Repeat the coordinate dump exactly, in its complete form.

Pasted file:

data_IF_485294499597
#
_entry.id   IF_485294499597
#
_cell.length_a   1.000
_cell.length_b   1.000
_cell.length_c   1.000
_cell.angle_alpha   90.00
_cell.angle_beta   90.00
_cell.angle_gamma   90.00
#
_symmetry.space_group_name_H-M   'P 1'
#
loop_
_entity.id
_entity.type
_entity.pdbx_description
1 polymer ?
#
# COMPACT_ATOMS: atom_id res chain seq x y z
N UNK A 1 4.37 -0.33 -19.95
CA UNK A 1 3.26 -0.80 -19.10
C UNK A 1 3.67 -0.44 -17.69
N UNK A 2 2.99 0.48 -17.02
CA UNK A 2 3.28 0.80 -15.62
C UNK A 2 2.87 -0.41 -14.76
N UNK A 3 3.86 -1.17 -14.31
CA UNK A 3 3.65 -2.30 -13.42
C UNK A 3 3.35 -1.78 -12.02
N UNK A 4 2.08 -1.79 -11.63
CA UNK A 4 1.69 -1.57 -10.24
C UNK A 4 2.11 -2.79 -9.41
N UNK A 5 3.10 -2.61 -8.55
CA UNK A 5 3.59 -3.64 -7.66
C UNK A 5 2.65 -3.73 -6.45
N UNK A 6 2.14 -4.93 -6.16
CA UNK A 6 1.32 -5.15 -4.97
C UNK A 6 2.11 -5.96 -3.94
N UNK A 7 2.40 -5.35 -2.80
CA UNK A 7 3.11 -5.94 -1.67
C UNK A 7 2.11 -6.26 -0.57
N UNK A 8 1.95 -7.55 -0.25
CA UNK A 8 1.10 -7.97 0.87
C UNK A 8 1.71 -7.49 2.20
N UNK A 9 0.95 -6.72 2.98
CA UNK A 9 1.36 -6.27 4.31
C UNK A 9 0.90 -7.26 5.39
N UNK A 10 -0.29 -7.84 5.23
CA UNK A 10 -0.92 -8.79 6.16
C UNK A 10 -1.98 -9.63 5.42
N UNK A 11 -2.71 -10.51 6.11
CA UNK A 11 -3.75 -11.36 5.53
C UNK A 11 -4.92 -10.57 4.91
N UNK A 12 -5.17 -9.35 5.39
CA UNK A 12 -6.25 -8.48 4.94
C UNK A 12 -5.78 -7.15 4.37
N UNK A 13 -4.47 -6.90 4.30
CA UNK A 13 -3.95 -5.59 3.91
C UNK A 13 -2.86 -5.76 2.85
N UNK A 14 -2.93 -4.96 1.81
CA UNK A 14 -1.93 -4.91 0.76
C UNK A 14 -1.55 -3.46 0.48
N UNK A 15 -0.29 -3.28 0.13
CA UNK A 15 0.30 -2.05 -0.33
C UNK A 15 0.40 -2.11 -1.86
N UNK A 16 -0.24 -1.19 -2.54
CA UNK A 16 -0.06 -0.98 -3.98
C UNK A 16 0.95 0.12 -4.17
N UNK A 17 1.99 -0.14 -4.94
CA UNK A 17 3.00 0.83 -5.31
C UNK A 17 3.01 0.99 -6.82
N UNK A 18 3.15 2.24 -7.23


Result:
data_IF_485294499597
#
_entry.id   IF_485294499597
#
_cell.length_a   1.000
_cell.length_b   1.000
_cell.length_c   1.000
_cell.angle_alpha   90.00
_cell.angle_beta   90.00
_cell.angle_gamma   90.00
#
_symmetry.space_group_name_H-M   'P 1'
#
loop_
_entity.id
_entity.type
_entity.pdbx_description
1 polymer ?
#
# COMPACT_ATOMS: atom_id res chain seq x y z
N UNK A 1 4.37 -0.33 -19.95
CA UNK A 1 3.26 -0.80 -19.10
C UNK A 1 3.67 -0.44 -17.69
N UNK A 2 2.99 0.48 -17.02
CA UNK A 2 3.28 0.80 -15.62
C UNK A 2 2.87 -0.41 -14.76
N UNK A 3 3.86 -1.17 -14.31
CA UNK A 3 3.65 -2.30 -13.42
C UNK A 3 3.35 -1.78 -12.02
N UNK A 4 2.08 -1.79 -11.63
CA UNK A 4 1.69 -1.57 -10.24
C UNK A 4 2.11 -2.79 -9.41
N UNK A 5 3.10 -2.61 -8.55
CA UNK A 5 3.59 -3.64 -7.66
C UNK A 5 2.65 -3.73 -6.45
N UNK A 6 2.14 -4.93 -6.16
CA UNK A 6 1.32 -5.15 -4.97
C UNK A 6 2.11 -5.96 -3.94
N UNK A 7 2.40 -5.35 -2.80
CA UNK A 7 3.11 -5.94 -1.67
C UNK A 7 2.11 -6.26 -0.57
N UNK A 8 1.95 -7.55 -0.25
CA UNK A 8 1.10 -7.97 0.87
C UNK A 8 1.71 -7.49 2.20
N UNK A 9 0.95 -6.72 2.98
CA UNK A 9 1.36 -6.27 4.31
C UNK A 9 0.90 -7.26 5.39
N UNK A 10 -0.29 -7.84 5.23
CA UNK A 10 -0.92 -8.79 6.16
C UNK A 10 -1.98 -9.63 5.42
N UNK A 11 -2.71 -10.51 6.11
CA UNK A 11 -3.75 -11.36 5.53
C UNK A 11 -4.92 -10.57 4.91
N UNK A 12 -5.17 -9.35 5.39
CA UNK A 12 -6.25 -8.48 4.94
C UNK A 12 -5.78 -7.15 4.37
N UNK A 13 -4.47 -6.90 4.30
CA UNK A 13 -3.95 -5.59 3.91
C UNK A 13 -2.86 -5.76 2.85
N UNK A 14 -2.93 -4.96 1.81
CA UNK A 14 -1.93 -4.91 0.76
C UNK A 14 -1.55 -3.46 0.48
N UNK A 15 -0.29 -3.28 0.13
CA UNK A 15 0.30 -2.05 -0.33
C UNK A 15 0.40 -2.11 -1.86
N UNK A 16 -0.24 -1.19 -2.54
CA UNK A 16 -0.06 -0.98 -3.98
C UNK A 16 0.95 0.12 -4.17
N UNK A 17 1.99 -0.14 -4.94
CA UNK A 17 3.00 0.83 -5.31
C UNK A 17 3.01 0.99 -6.82
N UNK A 18 3.15 2.24 -7.23